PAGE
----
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Gov. Andrew Cuomo announced New York's primary would be postponed until June due to the coronavirus.

Virus alters more election rules, starting in New York

The state at the epicenter of the American coronavirus pandemic is now positioned to be the final big prize in the Democratic presidential race.

New York on Saturday became the 11th and by far the biggest state to postpone primaries during the peak of the Covid-19 outbreak. Such delays are just one example of the broad array of ways states are responding to the historic public health emergency.

Also over the weekend, a push intensified in the biggest battleground state, Florida, to expand voting by mail in time for November. One judge was pressed to ease the Arkansas absentee voting deadline, while another judge made it temporarily easier to get on the ballot with petitions in Virginia. But the obvious problems gathering signatures during mandatory social distancing prompted the end of a ballot referendum drive in Arizona.

Here are the latest developments:

New York

Democratic Gov. Andrew Cuomo postponed presidential voting until June 23 — eight weeks later than scheduled, and in line with the state's legislative and congressional primaries. He acted just before the state reported that 1,218 people had died and 9,517 people in the state were hospitalized with the virus, both figures far ahead of any other state's.

"I don't think it's wise to be bringing a lot of people to one location to vote, a lot of people touching one doorknob, a lot of people touching one pen," Cuomo said at a news conference.

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The Board of Elections had explored the possibility of holding the primary on April 28 as scheduled but entirely by mail, but concluded that county elections offices were not capable of processing the deluge of paper ballots.

With 274 pledged delegates at stake, New York's primary is the second most consequential on the Democratic calendar. Ten other states with a combined 820 delegates have already delayed primaries, all but a couple of them until June as well: Connecticut, Delaware, Georgia, Indiana, Kentucky, Louisiana, Maryland, Ohio, Pennsylvania and Rhode Island.


A Richmond judge granted an emergency request to lower the number of signatures required to qualify for the ballot.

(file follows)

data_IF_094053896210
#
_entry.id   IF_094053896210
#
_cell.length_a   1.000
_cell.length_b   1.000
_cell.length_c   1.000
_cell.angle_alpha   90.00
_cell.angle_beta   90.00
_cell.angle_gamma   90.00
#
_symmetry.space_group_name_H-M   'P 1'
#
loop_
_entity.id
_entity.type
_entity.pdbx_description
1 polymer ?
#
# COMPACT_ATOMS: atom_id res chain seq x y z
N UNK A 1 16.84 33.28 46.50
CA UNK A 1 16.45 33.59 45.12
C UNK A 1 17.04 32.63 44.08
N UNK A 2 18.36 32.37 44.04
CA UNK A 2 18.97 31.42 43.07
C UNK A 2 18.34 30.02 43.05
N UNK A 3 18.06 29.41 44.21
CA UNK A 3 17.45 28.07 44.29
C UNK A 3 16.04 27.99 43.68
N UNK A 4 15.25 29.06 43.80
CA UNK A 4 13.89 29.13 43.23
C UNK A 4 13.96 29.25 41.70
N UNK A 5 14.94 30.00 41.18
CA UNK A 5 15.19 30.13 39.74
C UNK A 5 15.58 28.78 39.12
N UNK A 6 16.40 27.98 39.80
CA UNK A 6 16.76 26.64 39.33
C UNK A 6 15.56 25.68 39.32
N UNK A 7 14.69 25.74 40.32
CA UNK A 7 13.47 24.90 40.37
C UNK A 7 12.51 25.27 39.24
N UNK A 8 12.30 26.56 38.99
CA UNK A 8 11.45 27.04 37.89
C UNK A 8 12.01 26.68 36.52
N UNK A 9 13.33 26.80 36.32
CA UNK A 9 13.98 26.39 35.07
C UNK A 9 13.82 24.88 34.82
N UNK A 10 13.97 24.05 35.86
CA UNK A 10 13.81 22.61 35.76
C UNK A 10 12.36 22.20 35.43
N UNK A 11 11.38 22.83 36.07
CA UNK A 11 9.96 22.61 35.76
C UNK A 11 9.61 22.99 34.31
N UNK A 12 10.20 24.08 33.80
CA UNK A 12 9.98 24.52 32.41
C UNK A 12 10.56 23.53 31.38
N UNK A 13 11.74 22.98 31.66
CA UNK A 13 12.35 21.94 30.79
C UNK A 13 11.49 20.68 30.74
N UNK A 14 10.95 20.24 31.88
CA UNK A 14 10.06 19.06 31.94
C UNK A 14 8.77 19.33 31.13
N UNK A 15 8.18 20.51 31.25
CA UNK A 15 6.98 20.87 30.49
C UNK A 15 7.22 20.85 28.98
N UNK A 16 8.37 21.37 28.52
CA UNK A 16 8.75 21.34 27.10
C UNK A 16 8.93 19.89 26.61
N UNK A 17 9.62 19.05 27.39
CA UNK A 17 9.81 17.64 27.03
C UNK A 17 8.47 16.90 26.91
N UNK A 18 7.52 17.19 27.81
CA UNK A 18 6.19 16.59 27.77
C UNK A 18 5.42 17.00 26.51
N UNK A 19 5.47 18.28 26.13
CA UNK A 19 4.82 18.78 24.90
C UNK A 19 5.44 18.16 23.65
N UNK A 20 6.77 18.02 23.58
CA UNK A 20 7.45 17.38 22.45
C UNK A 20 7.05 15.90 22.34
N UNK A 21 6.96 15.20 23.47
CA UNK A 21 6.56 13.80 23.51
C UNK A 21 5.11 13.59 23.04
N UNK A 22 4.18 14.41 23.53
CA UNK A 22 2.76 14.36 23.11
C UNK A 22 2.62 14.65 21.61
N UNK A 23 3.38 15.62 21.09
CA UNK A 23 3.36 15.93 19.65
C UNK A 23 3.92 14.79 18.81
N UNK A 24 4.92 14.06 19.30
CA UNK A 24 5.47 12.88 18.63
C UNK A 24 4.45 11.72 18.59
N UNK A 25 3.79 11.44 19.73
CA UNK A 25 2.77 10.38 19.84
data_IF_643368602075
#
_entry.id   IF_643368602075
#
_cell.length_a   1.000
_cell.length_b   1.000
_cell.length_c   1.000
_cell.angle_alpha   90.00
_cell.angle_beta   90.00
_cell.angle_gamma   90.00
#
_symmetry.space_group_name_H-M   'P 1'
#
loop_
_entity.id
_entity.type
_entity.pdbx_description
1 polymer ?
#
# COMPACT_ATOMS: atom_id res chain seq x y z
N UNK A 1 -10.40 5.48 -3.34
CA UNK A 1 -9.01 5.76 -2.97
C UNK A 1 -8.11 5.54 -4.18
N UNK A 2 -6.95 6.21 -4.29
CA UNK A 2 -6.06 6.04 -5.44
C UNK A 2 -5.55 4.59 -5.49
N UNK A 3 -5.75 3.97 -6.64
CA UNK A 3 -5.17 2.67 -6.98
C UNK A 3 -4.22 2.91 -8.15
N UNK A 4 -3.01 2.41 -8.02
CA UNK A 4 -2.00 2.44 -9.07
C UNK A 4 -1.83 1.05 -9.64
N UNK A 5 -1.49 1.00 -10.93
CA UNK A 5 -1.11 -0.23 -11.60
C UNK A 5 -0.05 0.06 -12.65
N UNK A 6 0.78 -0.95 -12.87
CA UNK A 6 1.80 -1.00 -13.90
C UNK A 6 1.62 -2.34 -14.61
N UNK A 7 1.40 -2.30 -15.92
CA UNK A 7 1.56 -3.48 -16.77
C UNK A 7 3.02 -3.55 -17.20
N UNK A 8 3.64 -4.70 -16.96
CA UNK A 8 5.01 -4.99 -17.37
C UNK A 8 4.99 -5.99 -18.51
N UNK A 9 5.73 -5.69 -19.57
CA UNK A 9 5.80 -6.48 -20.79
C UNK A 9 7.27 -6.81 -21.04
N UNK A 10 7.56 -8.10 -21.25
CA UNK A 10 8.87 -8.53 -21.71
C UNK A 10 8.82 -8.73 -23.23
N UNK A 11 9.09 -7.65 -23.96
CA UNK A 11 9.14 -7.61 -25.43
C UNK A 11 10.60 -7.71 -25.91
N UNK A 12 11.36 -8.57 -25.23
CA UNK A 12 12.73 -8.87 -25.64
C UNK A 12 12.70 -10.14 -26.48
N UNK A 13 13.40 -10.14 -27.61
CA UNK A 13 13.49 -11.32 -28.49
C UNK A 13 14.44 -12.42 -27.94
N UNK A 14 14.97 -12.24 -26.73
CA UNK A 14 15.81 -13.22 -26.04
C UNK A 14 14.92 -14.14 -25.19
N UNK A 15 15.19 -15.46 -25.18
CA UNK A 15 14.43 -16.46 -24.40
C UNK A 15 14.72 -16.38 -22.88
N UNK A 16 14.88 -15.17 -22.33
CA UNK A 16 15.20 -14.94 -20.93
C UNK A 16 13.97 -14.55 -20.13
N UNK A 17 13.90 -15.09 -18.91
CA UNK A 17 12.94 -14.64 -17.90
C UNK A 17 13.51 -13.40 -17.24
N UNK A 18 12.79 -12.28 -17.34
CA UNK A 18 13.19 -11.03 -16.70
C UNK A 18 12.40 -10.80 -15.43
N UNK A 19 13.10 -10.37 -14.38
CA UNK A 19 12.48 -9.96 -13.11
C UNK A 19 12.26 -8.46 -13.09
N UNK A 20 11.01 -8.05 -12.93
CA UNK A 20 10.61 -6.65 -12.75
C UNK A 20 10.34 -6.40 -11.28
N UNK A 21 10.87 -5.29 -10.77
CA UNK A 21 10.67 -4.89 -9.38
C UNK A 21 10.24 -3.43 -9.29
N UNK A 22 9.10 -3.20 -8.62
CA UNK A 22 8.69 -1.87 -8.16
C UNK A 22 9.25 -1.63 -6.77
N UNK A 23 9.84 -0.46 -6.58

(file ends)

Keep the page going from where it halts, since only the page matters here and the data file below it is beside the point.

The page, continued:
The decision resolves a request by Omari Faulkner, one of eight Republicans hoping to mount a longshot challenge to Democratic Sen. Mark Warner. He said that he was only able to get 3,769 signatures before the coronavirus shut him down — with another 6,000 to go. With the judge's approval, Virginia's signature requirement was lowered to 3,500, so Faulkner will be part of the June 9 Republican primary.

The judge's order did not eliminate the state's signature requirement in its entirety, though. The ruling only applies to Republicans running for the Senate this year — and the deadline for their petition signatures was last week.


A federal lawsuit filed ahead of runoffs Tuesday in a dozen counties asked the state to extend the deadline for accepting absentee ballots. State law mandates they be received by 7:30 p.m. Election Day, but the suit alleges this deadline "unconstitutionally burdens the rights of Arkansas voters, particularly black voters."

Christian Ministerial Alliance, a religious nonprofit organization, and the NAACP Legal Defense and Educational Fund asked that deadline be extended by 10 days and that the state be ordered to tell voters they have more time.

Arkansa voters, the lawsuit asserts, "should not also be forced to make the untenable choice between their safety and potentially endangering the lives of others and exercising their fundamental right to vote."


A third petition drive has been called off by groups hoping to get referendums on the statewide ballot in November.

The latest to be called off was the Arizona Right to Know Source of Campaign Contributions Initiative. The measure would compel the state to obtain and reveal the identities of people donating more than $5,000 to a campaign's media efforts.

The group's leader, former state Attorney General Terry Goddard, asked the Legislature to allow for signatures to be gathered online — noting that leeway has also been given to people circulating nominating petitions.


The state and national Democratic parties launched a text message campaign to get as many as 1 million party members to vote by mail in November, when the state's 29 electoral votes will be intensely contested by both nominees.

The state Republican Party has also made nearly 140,000 calls to voters about alternatives to in-person voting. Florida allows people to request an absentee ballot for each election without giving an excuse.

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